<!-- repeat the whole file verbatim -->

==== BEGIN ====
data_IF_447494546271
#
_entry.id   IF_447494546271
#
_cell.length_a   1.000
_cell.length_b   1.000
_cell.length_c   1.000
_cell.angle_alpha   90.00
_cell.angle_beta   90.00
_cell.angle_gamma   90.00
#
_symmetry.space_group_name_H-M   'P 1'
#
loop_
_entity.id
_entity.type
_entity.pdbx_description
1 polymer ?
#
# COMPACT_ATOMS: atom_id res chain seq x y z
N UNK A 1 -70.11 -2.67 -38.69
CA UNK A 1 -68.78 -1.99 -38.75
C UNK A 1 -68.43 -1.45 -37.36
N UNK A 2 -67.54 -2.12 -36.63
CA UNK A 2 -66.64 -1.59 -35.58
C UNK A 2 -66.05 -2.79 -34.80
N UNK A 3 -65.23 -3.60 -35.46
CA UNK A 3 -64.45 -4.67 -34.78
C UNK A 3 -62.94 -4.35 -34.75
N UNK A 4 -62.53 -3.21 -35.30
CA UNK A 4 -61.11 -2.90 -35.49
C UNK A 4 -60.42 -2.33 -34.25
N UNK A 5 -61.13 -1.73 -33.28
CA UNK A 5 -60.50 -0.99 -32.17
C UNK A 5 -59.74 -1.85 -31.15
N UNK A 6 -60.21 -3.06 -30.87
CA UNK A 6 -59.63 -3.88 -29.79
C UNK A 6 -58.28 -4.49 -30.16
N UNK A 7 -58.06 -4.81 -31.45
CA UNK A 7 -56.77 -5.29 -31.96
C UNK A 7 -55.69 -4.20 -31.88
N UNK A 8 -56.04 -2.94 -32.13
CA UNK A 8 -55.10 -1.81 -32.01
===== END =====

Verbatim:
data_IF_447494546271
#
_entry.id   IF_447494546271
#
_cell.length_a   1.000
_cell.length_b   1.000
_cell.length_c   1.000
_cell.angle_alpha   90.00
_cell.angle_beta   90.00
_cell.angle_gamma   90.00
#
_symmetry.space_group_name_H-M   'P 1'
#
loop_
_entity.id
_entity.type
_entity.pdbx_description
1 polymer ?
#
# COMPACT_ATOMS: atom_id res chain seq x y z
N UNK A 1 -70.11 -2.67 -38.69
CA UNK A 1 -68.78 -1.99 -38.75
C UNK A 1 -68.43 -1.45 -37.36
N UNK A 2 -67.54 -2.12 -36.63
CA UNK A 2 -66.64 -1.59 -35.58
C UNK A 2 -66.05 -2.79 -34.80
N UNK A 3 -65.23 -3.60 -35.46
CA UNK A 3 -64.45 -4.67 -34.78
C UNK A 3 -62.94 -4.35 -34.75
N UNK A 4 -62.53 -3.21 -35.30
CA UNK A 4 -61.11 -2.90 -35.49
C UNK A 4 -60.42 -2.33 -34.25
N UNK A 5 -61.13 -1.73 -33.28
CA UNK A 5 -60.50 -0.99 -32.17
C UNK A 5 -59.74 -1.85 -31.15
N UNK A 6 -60.21 -3.06 -30.87
CA UNK A 6 -59.63 -3.88 -29.79
C UNK A 6 -58.28 -4.49 -30.16
N UNK A 7 -58.06 -4.81 -31.45
CA UNK A 7 -56.77 -5.29 -31.96
C UNK A 7 -55.69 -4.20 -31.88
N UNK A 8 -56.04 -2.94 -32.13
CA UNK A 8 -55.10 -1.81 -32.01